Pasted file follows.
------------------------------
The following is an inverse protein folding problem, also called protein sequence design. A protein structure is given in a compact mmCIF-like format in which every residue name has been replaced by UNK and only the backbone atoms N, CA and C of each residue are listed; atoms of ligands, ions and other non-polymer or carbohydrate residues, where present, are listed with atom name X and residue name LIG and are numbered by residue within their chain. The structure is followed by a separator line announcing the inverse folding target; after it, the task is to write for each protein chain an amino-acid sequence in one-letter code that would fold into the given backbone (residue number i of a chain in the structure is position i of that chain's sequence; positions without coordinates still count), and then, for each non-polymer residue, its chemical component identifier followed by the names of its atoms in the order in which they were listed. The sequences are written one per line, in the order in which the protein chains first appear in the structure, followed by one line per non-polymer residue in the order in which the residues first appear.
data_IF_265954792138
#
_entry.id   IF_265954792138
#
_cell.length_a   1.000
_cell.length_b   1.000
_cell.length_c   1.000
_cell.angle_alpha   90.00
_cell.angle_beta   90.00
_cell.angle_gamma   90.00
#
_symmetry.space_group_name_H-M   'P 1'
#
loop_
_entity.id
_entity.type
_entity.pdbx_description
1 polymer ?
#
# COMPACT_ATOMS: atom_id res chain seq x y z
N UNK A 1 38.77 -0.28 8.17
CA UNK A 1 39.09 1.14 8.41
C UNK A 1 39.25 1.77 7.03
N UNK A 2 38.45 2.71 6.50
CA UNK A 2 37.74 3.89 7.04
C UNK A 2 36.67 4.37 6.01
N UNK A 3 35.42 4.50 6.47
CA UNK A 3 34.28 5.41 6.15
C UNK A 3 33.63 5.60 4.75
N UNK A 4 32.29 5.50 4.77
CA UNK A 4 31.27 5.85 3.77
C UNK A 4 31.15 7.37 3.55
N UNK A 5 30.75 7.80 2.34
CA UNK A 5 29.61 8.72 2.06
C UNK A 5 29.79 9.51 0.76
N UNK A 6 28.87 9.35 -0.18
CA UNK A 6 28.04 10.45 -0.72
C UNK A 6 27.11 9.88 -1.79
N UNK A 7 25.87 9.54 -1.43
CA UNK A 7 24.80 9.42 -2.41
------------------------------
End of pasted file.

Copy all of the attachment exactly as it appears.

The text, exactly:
The following is an inverse protein folding problem, also called protein sequence design. A protein structure is given in a compact mmCIF-like format in which every residue name has been replaced by UNK and only the backbone atoms N, CA and C of each residue are listed; atoms of ligands, ions and other non-polymer or carbohydrate residues, where present, are listed with atom name X and residue name LIG and are numbered by residue within their chain. The structure is followed by a separator line announcing the inverse folding target; after it, the task is to write for each protein chain an amino-acid sequence in one-letter code that would fold into the given backbone (residue number i of a chain in the structure is position i of that chain's sequence; positions without coordinates still count), and then, for each non-polymer residue, its chemical component identifier followed by the names of its atoms in the order in which they were listed. The sequences are written one per line, in the order in which the protein chains first appear in the structure, followed by one line per non-polymer residue in the order in which the residues first appear.
data_IF_265954792138
#
_entry.id   IF_265954792138
#
_cell.length_a   1.000
_cell.length_b   1.000
_cell.length_c   1.000
_cell.angle_alpha   90.00
_cell.angle_beta   90.00
_cell.angle_gamma   90.00
#
_symmetry.space_group_name_H-M   'P 1'
#
loop_
_entity.id
_entity.type
_entity.pdbx_description
1 polymer ?
#
# COMPACT_ATOMS: atom_id res chain seq x y z
N UNK A 1 38.77 -0.28 8.17
CA UNK A 1 39.09 1.14 8.41
C UNK A 1 39.25 1.77 7.03
N UNK A 2 38.45 2.71 6.50
CA UNK A 2 37.74 3.89 7.04
C UNK A 2 36.67 4.37 6.01
N UNK A 3 35.42 4.50 6.47
CA UNK A 3 34.28 5.41 6.15
C UNK A 3 33.63 5.60 4.75
N UNK A 4 32.29 5.50 4.77
CA UNK A 4 31.27 5.85 3.77
C UNK A 4 31.15 7.37 3.55
N UNK A 5 30.75 7.80 2.34
CA UNK A 5 29.61 8.72 2.06
C UNK A 5 29.79 9.51 0.76
N UNK A 6 28.87 9.35 -0.18
CA UNK A 6 28.04 10.45 -0.72
C UNK A 6 27.11 9.88 -1.79
N UNK A 7 25.87 9.54 -1.43
CA UNK A 7 24.80 9.42 -2.41